Metal Detectors and Detecting


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Hi All

I was woke this morning by a freind and fellow forum member. Who told me he was in Greaterville detecting on one of the GPAA claims the other day. When he got back to his truck he was greated by a forest ranger who had been waiting on him for some time. The ranger promptly wrote him a citation for metal detecting without a metal detecting permit in the National Forest. Advised him he could confiscate his vehicle, GP4500 detector and everything involved. The ticket fine was $250.00 but being the genorous ranger that he is he only cited him and additional $500.00 at the price of $50.00 per piece of trash he had in his possesion. He actually had a couple dozen pieces of trash so he got out cheap. On my last couple of visits to the forest service they advised me rules and laws were changing but were vague as to any references. I thought I smelled a rat in the hen house. I'm willing to bet the permits are for archeologists, PHD and universities only and that these new rules apply on all public domain lands. I'm curious if mining NOI (Notice of Intent) or PoO (Plan of Operations) will suffice as a use permit if such use is listed ? I don't recommend metal detector stocks as investments right now !! Happy Huntin John B.

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Hi John, try these on for size. Taken directly from Title 36: Parks, Forests, and Public Property

Subpart 228.4 section 1 Current as of 25 Feb 2010. Here's a link to the full text: Title 36

(1) A notice of intent to operate is not required for:

(i) Operations which will be limited to the use of vehicles on existing public roads or roads used and maintained for National Forest System purposes;

(ii) Prospecting and sampling which will not cause significant surface resource disturbance and will not involve removal of more than a reasonable amount of mineral deposit for analysis and study which generally might include searching for and occasionally removing small mineral samples or specimens, gold panning, metal detecting, non-motorized hand sluicing, using battery operated dry washers, and collecting of mineral specimens using hand tools;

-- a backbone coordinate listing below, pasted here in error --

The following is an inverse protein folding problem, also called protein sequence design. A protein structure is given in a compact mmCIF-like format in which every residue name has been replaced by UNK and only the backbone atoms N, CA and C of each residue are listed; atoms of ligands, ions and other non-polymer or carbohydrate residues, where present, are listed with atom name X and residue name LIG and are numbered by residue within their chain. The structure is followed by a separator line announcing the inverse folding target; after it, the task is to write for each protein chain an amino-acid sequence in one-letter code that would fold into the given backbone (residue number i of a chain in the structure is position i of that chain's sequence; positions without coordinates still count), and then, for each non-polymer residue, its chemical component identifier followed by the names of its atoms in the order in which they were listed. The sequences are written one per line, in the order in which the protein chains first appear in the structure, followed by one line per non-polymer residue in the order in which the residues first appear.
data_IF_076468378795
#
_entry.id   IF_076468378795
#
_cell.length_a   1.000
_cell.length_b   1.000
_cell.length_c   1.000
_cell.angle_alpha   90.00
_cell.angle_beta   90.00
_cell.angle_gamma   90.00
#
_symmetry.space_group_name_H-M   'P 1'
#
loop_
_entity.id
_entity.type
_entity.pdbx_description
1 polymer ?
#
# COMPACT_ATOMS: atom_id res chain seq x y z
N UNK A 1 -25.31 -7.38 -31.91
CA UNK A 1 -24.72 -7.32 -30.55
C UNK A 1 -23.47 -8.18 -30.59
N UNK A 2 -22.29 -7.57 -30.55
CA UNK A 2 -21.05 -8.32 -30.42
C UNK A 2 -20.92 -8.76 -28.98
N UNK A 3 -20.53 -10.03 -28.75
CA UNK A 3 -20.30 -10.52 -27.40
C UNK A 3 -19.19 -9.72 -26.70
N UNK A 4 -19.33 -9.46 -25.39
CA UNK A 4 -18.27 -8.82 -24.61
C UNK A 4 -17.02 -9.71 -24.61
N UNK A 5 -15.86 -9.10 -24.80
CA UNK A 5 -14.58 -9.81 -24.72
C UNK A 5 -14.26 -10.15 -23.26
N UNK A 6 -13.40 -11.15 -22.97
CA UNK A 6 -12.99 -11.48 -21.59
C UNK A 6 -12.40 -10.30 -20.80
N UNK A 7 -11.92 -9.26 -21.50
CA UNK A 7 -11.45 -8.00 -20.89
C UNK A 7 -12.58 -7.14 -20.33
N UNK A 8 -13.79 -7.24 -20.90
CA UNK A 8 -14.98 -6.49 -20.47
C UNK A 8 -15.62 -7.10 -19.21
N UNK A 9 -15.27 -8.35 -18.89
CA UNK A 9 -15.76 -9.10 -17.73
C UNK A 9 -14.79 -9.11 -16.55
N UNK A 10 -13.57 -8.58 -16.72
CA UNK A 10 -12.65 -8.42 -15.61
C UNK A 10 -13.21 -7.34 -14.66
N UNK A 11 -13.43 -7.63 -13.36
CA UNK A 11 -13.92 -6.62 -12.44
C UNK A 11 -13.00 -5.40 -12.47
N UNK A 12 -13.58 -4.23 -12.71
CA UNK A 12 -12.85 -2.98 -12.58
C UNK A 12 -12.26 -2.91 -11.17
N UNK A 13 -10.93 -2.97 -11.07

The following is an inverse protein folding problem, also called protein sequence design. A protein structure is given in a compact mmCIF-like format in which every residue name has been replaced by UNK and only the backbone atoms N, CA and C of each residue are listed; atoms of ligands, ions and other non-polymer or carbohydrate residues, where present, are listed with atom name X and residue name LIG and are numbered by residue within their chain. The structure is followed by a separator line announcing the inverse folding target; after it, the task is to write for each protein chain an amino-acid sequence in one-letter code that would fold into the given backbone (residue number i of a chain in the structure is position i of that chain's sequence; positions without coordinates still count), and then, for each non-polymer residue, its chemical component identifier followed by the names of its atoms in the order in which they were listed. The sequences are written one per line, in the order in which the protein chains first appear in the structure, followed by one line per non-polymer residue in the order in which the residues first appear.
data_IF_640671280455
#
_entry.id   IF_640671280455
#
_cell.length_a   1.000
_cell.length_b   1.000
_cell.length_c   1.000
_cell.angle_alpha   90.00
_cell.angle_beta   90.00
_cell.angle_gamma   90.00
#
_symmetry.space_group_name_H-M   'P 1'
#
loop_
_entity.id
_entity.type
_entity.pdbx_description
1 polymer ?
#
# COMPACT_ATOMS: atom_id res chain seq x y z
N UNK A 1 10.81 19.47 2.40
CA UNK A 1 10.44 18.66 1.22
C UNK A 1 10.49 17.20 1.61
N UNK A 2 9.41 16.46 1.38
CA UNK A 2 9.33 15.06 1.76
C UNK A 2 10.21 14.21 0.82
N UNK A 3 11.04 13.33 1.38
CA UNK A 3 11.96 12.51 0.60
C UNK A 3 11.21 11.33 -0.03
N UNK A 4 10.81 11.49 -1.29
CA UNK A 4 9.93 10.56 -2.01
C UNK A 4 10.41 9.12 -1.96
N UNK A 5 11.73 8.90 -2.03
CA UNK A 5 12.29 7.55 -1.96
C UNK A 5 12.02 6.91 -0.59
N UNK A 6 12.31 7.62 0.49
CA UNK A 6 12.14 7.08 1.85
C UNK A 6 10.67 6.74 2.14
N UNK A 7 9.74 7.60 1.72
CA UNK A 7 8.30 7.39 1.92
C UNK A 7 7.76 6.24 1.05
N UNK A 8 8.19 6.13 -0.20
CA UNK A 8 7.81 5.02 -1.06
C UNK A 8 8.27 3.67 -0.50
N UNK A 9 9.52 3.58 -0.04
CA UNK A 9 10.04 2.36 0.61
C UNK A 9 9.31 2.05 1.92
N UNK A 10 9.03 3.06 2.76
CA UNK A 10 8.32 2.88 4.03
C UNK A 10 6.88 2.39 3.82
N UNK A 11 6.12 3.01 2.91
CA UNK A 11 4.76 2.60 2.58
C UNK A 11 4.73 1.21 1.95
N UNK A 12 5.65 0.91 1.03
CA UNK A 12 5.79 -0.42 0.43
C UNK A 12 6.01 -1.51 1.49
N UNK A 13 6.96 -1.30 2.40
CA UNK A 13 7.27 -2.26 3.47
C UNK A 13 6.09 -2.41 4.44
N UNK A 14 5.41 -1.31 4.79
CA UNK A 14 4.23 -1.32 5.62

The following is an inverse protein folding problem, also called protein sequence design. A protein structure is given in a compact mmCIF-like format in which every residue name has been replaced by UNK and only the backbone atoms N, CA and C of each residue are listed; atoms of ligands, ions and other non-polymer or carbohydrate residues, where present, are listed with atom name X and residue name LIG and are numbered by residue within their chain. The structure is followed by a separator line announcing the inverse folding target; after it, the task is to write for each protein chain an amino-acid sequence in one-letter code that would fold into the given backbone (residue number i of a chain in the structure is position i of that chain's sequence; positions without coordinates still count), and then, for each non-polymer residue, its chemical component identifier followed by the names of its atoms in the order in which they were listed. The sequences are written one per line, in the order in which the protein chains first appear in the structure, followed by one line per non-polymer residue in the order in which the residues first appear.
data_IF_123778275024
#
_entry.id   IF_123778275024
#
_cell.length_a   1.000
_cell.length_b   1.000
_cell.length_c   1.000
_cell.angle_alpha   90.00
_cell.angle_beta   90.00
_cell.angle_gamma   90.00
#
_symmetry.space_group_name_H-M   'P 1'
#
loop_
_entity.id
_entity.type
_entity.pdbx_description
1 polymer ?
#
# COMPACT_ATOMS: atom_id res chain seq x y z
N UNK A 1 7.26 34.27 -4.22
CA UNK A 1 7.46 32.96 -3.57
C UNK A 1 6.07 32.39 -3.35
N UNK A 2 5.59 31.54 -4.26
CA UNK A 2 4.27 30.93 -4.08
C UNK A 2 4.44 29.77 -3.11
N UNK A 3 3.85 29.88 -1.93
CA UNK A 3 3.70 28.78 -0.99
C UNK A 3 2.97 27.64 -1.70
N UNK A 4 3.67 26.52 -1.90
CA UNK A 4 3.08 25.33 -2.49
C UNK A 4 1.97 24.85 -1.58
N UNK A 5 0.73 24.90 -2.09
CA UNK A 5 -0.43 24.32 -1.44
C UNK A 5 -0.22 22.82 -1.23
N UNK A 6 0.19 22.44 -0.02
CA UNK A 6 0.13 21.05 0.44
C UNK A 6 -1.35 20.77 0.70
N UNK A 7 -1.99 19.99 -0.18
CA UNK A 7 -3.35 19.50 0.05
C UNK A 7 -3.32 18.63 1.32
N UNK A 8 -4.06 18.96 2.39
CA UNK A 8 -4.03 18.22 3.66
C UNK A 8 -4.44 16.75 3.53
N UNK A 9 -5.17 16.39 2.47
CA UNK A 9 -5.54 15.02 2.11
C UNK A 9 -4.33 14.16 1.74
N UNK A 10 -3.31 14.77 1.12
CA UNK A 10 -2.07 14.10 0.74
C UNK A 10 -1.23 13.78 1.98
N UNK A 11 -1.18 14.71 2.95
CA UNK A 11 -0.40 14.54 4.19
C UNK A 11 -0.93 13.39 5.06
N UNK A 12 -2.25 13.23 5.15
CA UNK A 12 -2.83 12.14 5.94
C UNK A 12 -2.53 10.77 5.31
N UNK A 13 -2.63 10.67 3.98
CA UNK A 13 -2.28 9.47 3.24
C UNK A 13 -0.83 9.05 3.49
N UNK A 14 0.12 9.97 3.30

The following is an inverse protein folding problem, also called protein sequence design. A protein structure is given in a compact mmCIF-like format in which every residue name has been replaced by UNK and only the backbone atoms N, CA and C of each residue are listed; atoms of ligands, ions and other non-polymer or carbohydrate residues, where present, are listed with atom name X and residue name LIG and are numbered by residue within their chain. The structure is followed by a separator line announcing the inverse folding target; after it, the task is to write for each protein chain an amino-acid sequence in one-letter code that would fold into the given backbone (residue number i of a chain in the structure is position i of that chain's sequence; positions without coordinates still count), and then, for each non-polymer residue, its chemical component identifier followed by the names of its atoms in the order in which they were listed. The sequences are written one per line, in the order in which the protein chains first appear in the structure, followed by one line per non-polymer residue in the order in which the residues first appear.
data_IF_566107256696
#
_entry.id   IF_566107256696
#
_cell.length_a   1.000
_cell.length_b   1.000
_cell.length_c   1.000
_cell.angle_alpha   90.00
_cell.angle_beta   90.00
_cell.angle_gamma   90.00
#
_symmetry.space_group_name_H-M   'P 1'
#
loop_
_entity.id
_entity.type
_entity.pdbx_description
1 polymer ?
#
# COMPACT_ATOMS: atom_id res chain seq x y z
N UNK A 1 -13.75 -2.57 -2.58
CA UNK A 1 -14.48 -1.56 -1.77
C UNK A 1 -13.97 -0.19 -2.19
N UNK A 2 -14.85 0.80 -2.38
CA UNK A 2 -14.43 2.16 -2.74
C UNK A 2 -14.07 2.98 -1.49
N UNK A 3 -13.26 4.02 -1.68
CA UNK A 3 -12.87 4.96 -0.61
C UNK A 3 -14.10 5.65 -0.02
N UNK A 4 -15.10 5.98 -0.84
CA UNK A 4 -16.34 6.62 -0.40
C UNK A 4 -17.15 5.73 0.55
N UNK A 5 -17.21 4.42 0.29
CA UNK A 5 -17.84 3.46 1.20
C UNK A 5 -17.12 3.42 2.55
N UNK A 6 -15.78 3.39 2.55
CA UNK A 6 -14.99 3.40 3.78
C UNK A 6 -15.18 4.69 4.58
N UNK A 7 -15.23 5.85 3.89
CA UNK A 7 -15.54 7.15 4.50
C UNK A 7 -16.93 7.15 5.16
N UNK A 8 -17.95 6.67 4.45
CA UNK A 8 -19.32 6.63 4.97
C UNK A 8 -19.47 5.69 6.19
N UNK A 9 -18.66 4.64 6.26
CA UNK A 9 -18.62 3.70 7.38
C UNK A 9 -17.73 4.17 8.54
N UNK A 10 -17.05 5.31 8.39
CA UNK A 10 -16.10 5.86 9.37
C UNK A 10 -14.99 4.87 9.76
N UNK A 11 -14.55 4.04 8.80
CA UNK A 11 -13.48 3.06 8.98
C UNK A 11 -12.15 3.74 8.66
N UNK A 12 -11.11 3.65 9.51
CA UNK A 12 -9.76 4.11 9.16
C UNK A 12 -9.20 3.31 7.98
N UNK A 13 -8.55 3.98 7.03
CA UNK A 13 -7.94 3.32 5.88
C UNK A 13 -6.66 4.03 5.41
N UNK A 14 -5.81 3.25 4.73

(iii) Marking and monumenting a mining claim;

(iv) Underground operations which will not cause significant surface resource disturbance;

(v) Operations, which in their totality, will not cause surface resource disturbance which is substantially different than that caused by other users of the National Forest System who are not required to obtain a Forest Service special use authorization, contract, or other written authorization;

(vi) Operations which will not involve the use of mechanized earthmoving equipment, such as bulldozers or backhoes, or the cutting of trees, unless those operations otherwise might cause a significant disturbance of surface resources; or

(vii) Operations for which a proposed plan of operations is submitted for approval;

Here's a link to a planning meeting yo might want to attend. I sent this to your email a while back, did you get it?

http://www.fs.fed.us/r3/coronado/plan-revision/index.shtml

Go Get em' Later...Jim P.

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Hello John,

Thanks for the update. I've been hearing this from a few friends of mine that spend time prospecting in and around the Greaterville area. One friend said a Forest Ranger told him he would be cited if he parked more than 10 foot off the road, regardless if there was a road leading to a small camping area.

Not sure I want to even go back down there and deal with that Forest Service crap!

Rob Allison